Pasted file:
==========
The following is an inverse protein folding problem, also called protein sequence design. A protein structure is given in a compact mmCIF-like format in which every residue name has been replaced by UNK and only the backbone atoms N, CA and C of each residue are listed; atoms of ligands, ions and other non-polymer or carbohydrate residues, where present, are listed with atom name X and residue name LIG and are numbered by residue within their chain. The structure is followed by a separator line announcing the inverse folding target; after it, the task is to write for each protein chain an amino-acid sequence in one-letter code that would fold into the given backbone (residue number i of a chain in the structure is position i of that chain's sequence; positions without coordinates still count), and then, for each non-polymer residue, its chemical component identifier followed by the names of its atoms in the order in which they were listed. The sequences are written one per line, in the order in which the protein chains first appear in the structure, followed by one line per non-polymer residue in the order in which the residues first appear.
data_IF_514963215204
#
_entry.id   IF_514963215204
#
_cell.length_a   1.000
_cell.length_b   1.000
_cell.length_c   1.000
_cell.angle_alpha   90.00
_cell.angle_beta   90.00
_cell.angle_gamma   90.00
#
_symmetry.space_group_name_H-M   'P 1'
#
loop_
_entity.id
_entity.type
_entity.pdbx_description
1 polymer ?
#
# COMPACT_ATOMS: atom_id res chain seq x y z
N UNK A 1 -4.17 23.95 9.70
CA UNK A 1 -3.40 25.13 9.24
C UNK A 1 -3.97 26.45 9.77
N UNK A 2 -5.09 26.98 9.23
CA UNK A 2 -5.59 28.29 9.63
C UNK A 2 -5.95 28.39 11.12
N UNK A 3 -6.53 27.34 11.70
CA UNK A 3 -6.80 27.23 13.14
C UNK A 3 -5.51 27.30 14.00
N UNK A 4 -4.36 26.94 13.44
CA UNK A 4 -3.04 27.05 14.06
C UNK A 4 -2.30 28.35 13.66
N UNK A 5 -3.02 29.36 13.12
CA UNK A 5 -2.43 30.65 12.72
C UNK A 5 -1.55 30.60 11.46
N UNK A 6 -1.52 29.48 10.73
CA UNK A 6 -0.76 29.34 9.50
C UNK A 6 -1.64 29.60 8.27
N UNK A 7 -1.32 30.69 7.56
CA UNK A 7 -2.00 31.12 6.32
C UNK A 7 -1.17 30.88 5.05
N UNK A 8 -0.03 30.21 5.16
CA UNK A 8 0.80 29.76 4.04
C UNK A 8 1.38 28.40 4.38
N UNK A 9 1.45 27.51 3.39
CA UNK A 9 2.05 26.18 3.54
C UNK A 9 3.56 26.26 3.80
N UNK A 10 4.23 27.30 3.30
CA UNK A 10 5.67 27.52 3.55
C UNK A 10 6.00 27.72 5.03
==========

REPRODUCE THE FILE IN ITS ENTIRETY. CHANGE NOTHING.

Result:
The following is an inverse protein folding problem, also called protein sequence design. A protein structure is given in a compact mmCIF-like format in which every residue name has been replaced by UNK and only the backbone atoms N, CA and C of each residue are listed; atoms of ligands, ions and other non-polymer or carbohydrate residues, where present, are listed with atom name X and residue name LIG and are numbered by residue within their chain. The structure is followed by a separator line announcing the inverse folding target; after it, the task is to write for each protein chain an amino-acid sequence in one-letter code that would fold into the given backbone (residue number i of a chain in the structure is position i of that chain's sequence; positions without coordinates still count), and then, for each non-polymer residue, its chemical component identifier followed by the names of its atoms in the order in which they were listed. The sequences are written one per line, in the order in which the protein chains first appear in the structure, followed by one line per non-polymer residue in the order in which the residues first appear.
data_IF_514963215204
#
_entry.id   IF_514963215204
#
_cell.length_a   1.000
_cell.length_b   1.000
_cell.length_c   1.000
_cell.angle_alpha   90.00
_cell.angle_beta   90.00
_cell.angle_gamma   90.00
#
_symmetry.space_group_name_H-M   'P 1'
#
loop_
_entity.id
_entity.type
_entity.pdbx_description
1 polymer ?
#
# COMPACT_ATOMS: atom_id res chain seq x y z
N UNK A 1 -4.17 23.95 9.70
CA UNK A 1 -3.40 25.13 9.24
C UNK A 1 -3.97 26.45 9.77
N UNK A 2 -5.09 26.98 9.23
CA UNK A 2 -5.59 28.29 9.63
C UNK A 2 -5.95 28.39 11.12
N UNK A 3 -6.53 27.34 11.70
CA UNK A 3 -6.80 27.23 13.14
C UNK A 3 -5.51 27.30 14.00
N UNK A 4 -4.36 26.94 13.44
CA UNK A 4 -3.04 27.05 14.06
C UNK A 4 -2.30 28.35 13.66
N UNK A 5 -3.02 29.36 13.12
CA UNK A 5 -2.43 30.65 12.72
C UNK A 5 -1.55 30.60 11.46
N UNK A 6 -1.52 29.48 10.73
CA UNK A 6 -0.76 29.34 9.50
C UNK A 6 -1.64 29.60 8.27
N UNK A 7 -1.32 30.69 7.56
CA UNK A 7 -2.00 31.12 6.32
C UNK A 7 -1.17 30.88 5.05
N UNK A 8 -0.03 30.21 5.16
CA UNK A 8 0.80 29.76 4.04
C UNK A 8 1.38 28.40 4.38
N UNK A 9 1.45 27.51 3.39
CA UNK A 9 2.05 26.18 3.54
C UNK A 9 3.56 26.26 3.80
N UNK A 10 4.23 27.30 3.30
CA UNK A 10 5.67 27.52 3.55
C UNK A 10 6.00 27.72 5.03